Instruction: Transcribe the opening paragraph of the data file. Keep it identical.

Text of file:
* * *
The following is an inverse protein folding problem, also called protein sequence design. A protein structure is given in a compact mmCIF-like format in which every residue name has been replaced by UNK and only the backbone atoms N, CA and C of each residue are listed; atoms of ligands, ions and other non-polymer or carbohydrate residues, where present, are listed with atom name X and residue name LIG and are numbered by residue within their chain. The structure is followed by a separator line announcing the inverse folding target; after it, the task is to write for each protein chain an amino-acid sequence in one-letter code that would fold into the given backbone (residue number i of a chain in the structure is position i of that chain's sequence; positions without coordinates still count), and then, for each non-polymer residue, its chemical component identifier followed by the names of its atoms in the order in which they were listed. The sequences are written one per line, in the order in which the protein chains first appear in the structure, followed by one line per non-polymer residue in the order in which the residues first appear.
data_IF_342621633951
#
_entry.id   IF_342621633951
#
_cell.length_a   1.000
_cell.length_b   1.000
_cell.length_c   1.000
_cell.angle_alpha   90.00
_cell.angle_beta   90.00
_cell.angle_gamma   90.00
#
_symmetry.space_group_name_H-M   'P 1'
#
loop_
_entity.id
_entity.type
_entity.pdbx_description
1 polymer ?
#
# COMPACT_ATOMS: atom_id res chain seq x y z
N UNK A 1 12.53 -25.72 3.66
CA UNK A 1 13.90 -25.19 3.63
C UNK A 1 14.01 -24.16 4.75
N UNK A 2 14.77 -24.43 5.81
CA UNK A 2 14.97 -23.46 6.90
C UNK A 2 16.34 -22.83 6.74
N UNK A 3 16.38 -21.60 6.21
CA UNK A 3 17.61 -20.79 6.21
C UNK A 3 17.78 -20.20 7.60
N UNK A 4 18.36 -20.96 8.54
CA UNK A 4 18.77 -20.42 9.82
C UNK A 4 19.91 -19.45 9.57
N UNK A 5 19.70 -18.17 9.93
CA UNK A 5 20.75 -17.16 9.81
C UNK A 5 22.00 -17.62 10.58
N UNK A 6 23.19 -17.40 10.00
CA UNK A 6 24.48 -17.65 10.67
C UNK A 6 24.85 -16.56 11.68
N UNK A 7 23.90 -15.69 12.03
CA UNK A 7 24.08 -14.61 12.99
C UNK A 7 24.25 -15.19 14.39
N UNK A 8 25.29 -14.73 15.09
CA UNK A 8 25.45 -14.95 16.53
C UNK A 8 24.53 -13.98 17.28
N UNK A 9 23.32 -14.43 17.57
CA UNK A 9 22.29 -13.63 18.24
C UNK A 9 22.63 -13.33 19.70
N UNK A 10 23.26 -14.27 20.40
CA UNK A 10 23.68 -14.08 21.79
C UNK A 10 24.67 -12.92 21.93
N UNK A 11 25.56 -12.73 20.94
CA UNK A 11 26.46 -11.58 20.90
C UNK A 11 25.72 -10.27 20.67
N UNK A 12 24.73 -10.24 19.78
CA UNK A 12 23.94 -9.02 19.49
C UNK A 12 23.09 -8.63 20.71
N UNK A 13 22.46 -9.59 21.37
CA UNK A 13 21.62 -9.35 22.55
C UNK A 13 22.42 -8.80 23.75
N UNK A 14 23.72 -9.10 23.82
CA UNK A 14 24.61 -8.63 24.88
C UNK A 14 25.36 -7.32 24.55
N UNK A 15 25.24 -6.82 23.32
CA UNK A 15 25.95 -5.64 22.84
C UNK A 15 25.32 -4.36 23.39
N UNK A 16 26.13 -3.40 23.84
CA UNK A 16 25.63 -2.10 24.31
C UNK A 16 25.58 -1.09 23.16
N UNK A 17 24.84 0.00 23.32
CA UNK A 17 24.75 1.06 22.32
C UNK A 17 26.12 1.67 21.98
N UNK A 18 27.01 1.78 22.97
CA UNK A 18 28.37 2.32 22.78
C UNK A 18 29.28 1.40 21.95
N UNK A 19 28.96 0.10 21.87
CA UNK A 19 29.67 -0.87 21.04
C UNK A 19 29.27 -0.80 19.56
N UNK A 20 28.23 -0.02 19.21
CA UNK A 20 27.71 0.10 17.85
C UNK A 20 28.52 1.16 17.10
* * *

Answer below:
The following is an inverse protein folding problem, also called protein sequence design. A protein structure is given in a compact mmCIF-like format in which every residue name has been replaced by UNK and only the backbone atoms N, CA and C of each residue are listed; atoms of ligands, ions and other non-polymer or carbohydrate residues, where present, are listed with atom name X and residue name LIG and are numbered by residue within their chain. The structure is followed by a separator line announcing the inverse folding target; after it, the task is to write for each protein chain an amino-acid sequence in one-letter code that would fold into the given backbone (residue number i of a chain in the structure is position i of that chain's sequence; positions without coordinates still count), and then, for each non-polymer residue, its chemical component identifier followed by the names of its atoms in the order in which they were listed. The sequences are written one per line, in the order in which the protein chains first appear in the structure, followed by one line per non-polymer residue in the order in which the residues first appear.